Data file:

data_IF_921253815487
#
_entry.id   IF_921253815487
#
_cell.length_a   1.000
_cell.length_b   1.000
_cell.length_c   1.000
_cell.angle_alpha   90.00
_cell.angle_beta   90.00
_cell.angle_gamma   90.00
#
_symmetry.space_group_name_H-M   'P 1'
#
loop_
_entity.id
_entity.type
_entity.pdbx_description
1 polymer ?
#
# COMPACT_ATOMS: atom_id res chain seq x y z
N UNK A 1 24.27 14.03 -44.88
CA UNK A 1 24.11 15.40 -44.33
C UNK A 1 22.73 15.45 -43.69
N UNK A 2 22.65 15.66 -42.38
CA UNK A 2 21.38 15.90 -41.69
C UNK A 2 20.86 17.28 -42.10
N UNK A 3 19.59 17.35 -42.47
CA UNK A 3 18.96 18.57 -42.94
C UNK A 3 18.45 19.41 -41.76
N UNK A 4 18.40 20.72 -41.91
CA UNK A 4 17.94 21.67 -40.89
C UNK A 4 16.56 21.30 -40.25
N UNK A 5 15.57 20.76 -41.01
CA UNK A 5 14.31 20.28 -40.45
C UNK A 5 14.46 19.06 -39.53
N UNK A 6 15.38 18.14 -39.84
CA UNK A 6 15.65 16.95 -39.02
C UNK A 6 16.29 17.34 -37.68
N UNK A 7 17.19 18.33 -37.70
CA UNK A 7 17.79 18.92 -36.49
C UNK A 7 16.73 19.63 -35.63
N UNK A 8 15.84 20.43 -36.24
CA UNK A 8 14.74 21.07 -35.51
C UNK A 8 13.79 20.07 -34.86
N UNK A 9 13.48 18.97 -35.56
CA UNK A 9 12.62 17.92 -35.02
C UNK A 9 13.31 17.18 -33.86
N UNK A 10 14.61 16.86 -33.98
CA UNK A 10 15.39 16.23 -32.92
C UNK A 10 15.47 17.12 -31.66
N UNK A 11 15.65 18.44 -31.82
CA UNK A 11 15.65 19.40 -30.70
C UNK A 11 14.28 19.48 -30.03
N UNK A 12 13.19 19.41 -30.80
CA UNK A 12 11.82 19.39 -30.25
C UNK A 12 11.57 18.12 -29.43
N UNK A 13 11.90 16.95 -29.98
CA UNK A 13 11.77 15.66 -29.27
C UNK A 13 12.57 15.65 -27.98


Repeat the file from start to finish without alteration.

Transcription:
data_IF_921253815487
#
_entry.id   IF_921253815487
#
_cell.length_a   1.000
_cell.length_b   1.000
_cell.length_c   1.000
_cell.angle_alpha   90.00
_cell.angle_beta   90.00
_cell.angle_gamma   90.00
#
_symmetry.space_group_name_H-M   'P 1'
#
loop_
_entity.id
_entity.type
_entity.pdbx_description
1 polymer ?
#
# COMPACT_ATOMS: atom_id res chain seq x y z
N UNK A 1 24.27 14.03 -44.88
CA UNK A 1 24.11 15.40 -44.33
C UNK A 1 22.73 15.45 -43.69
N UNK A 2 22.65 15.66 -42.38
CA UNK A 2 21.38 15.90 -41.69
C UNK A 2 20.86 17.28 -42.10
N UNK A 3 19.59 17.35 -42.47
CA UNK A 3 18.96 18.57 -42.94
C UNK A 3 18.45 19.41 -41.76
N UNK A 4 18.40 20.72 -41.91
CA UNK A 4 17.94 21.67 -40.89
C UNK A 4 16.56 21.30 -40.25
N UNK A 5 15.57 20.76 -41.01
CA UNK A 5 14.31 20.28 -40.45
C UNK A 5 14.46 19.06 -39.53
N UNK A 6 15.38 18.14 -39.84
CA UNK A 6 15.65 16.95 -39.02
C UNK A 6 16.29 17.34 -37.68
N UNK A 7 17.19 18.33 -37.70
CA UNK A 7 17.79 18.92 -36.49
C UNK A 7 16.73 19.63 -35.63
N UNK A 8 15.84 20.43 -36.24
CA UNK A 8 14.74 21.07 -35.51
C UNK A 8 13.79 20.07 -34.86
N UNK A 9 13.48 18.97 -35.56
CA UNK A 9 12.62 17.92 -35.02
C UNK A 9 13.31 17.18 -33.86
N UNK A 10 14.61 16.86 -33.98
CA UNK A 10 15.39 16.23 -32.92
C UNK A 10 15.47 17.12 -31.66
N UNK A 11 15.65 18.44 -31.82
CA UNK A 11 15.65 19.40 -30.70
C UNK A 11 14.28 19.48 -30.03
N UNK A 12 13.19 19.41 -30.80
CA UNK A 12 11.82 19.39 -30.25
C UNK A 12 11.57 18.12 -29.43
N UNK A 13 11.90 16.95 -29.98
CA UNK A 13 11.77 15.66 -29.27
C UNK A 13 12.57 15.65 -27.98